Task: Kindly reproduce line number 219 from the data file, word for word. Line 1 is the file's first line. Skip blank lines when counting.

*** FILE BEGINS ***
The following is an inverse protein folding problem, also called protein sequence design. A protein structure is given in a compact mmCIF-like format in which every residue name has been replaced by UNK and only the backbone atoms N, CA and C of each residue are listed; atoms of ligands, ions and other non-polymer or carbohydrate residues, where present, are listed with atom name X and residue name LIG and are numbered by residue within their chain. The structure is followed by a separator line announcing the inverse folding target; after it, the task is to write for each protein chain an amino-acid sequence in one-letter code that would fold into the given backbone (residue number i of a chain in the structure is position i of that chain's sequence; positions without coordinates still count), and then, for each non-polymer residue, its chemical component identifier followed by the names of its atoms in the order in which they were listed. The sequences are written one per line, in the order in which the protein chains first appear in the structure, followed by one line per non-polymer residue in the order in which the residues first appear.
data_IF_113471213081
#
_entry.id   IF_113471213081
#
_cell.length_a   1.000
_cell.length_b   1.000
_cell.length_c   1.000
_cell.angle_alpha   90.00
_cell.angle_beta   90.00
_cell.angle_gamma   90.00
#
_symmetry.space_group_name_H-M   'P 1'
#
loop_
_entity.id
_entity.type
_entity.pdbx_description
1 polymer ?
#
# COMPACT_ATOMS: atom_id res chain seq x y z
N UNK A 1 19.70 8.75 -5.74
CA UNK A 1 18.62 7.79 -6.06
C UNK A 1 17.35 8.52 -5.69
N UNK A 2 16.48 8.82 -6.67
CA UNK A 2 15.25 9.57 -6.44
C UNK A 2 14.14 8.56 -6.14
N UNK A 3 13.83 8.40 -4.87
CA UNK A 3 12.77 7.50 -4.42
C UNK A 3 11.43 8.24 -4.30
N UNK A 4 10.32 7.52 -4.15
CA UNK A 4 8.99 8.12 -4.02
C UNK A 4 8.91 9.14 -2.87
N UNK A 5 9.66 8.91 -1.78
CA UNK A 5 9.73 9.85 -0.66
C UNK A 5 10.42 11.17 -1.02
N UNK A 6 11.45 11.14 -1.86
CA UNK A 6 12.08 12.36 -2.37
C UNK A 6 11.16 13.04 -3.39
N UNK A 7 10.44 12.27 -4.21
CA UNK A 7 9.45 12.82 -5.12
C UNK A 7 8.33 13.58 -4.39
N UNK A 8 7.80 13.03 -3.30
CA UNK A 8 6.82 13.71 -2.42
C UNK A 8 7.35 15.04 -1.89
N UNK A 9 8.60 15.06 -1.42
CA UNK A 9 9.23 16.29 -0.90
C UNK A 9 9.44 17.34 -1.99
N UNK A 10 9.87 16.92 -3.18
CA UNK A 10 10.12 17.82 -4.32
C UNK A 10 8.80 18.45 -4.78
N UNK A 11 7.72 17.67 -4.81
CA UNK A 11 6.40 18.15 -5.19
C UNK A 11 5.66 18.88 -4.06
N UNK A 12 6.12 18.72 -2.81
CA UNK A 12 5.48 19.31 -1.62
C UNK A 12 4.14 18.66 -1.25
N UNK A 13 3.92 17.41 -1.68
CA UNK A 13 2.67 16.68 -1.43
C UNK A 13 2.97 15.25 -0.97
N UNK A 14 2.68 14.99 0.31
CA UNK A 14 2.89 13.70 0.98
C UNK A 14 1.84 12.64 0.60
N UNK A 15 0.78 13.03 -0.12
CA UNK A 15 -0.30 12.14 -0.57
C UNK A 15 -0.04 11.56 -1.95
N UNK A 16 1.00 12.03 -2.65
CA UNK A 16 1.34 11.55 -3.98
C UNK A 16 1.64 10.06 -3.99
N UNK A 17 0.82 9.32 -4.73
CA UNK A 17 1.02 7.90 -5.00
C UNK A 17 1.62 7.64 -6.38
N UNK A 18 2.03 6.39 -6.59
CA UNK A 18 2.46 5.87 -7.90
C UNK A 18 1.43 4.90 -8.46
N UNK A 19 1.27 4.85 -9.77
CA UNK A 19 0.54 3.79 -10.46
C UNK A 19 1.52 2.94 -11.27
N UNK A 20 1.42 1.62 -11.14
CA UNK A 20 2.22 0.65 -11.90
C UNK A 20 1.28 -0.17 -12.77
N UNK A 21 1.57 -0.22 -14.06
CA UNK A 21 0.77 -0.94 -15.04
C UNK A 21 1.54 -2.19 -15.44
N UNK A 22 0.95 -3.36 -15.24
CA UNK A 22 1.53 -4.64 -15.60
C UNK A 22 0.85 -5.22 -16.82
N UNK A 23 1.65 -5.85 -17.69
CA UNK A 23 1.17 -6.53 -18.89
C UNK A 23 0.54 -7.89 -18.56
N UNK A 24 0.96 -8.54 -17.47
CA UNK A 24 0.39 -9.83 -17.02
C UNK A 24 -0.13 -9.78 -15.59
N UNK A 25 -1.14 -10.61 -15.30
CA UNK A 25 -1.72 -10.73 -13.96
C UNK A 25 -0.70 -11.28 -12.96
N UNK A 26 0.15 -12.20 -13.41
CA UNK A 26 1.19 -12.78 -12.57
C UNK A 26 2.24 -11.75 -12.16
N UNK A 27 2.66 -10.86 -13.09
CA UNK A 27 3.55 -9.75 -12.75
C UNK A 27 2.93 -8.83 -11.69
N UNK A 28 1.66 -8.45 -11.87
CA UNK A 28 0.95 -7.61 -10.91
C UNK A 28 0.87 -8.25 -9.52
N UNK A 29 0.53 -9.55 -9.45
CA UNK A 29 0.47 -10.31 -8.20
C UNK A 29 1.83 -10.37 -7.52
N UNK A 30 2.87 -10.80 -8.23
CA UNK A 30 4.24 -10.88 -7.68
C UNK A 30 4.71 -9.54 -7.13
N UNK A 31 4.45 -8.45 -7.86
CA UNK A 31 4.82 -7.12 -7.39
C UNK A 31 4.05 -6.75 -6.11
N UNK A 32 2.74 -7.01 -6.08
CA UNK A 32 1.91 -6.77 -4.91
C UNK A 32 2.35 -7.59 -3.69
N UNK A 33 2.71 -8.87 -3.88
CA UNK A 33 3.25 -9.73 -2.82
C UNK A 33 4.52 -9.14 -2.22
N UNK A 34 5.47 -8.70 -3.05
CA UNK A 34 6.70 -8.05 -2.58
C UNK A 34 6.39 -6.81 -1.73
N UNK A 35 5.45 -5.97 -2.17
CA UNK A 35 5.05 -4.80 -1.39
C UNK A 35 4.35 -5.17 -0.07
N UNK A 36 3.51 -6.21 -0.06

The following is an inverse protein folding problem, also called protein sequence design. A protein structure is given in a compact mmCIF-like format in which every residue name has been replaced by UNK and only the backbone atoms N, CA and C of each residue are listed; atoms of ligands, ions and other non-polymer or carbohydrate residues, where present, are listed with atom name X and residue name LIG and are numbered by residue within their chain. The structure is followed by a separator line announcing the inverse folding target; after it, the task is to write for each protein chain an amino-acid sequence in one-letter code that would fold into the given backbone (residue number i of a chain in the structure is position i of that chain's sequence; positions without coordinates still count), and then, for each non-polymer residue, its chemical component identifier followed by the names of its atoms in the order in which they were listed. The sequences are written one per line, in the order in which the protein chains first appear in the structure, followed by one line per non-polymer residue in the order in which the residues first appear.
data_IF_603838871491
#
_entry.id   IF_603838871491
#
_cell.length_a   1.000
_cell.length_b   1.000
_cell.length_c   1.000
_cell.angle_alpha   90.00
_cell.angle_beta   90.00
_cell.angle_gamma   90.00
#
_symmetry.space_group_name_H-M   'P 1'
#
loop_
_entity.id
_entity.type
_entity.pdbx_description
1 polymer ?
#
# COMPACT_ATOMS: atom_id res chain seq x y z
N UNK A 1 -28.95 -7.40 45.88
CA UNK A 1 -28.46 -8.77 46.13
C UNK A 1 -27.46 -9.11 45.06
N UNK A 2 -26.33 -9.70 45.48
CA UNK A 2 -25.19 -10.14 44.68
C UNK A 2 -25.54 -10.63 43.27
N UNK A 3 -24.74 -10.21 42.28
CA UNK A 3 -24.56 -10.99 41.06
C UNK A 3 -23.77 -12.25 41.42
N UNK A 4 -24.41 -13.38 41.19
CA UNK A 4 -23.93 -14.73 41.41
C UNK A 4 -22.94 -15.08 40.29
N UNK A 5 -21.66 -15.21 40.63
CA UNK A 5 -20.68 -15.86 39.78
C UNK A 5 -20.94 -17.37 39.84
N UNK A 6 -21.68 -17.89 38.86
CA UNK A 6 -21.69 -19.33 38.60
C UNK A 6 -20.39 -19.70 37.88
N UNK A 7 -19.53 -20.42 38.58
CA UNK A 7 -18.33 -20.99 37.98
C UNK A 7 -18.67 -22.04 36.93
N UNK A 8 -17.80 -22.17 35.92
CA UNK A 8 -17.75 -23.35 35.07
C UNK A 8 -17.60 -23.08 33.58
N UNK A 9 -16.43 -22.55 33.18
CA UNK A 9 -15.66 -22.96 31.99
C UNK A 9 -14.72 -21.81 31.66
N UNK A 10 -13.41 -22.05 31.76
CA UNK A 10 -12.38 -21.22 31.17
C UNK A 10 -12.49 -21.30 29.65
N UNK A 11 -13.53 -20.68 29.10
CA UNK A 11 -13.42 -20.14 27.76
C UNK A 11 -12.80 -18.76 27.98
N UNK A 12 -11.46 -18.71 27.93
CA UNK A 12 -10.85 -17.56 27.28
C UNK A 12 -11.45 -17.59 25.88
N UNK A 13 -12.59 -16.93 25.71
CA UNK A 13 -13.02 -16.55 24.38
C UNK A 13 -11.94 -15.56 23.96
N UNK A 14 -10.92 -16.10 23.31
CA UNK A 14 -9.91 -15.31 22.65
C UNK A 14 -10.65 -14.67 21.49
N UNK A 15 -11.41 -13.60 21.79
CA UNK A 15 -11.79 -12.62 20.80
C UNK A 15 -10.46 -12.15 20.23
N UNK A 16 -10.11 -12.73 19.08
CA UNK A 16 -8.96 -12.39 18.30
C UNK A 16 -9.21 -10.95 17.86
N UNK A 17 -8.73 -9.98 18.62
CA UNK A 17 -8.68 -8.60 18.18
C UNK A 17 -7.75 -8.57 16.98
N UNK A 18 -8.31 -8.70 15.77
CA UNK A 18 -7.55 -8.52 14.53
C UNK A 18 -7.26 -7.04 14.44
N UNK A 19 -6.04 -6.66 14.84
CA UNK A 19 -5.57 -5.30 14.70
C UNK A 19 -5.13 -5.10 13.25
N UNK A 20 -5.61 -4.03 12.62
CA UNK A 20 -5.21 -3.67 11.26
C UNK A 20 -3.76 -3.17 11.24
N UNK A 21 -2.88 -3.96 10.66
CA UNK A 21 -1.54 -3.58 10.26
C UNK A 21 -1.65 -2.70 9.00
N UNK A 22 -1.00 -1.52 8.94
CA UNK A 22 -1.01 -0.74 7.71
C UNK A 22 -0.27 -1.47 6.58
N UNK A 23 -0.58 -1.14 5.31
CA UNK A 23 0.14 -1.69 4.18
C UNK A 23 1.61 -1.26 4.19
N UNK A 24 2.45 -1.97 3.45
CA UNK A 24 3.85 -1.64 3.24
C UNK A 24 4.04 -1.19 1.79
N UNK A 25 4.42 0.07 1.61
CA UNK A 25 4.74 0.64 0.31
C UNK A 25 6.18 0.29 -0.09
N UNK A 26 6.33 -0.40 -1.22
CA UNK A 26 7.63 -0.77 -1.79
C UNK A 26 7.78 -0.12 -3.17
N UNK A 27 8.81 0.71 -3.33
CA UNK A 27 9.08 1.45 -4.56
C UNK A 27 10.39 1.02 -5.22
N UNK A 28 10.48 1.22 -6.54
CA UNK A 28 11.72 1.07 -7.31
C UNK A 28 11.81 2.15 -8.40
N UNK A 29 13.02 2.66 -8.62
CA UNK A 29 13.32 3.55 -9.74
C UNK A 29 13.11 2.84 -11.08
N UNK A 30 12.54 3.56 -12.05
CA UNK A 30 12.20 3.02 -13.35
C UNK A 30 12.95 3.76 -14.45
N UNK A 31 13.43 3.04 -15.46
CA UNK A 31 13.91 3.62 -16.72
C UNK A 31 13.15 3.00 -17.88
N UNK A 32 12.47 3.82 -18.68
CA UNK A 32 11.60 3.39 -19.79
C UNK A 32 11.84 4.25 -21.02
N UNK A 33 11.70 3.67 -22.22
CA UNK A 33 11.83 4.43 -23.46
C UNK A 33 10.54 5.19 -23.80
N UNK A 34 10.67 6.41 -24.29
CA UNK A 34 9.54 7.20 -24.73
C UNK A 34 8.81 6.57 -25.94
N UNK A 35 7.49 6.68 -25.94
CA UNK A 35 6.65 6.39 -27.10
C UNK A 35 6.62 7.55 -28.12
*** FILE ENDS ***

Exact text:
CA UNK A 24 3.85 -1.64 3.24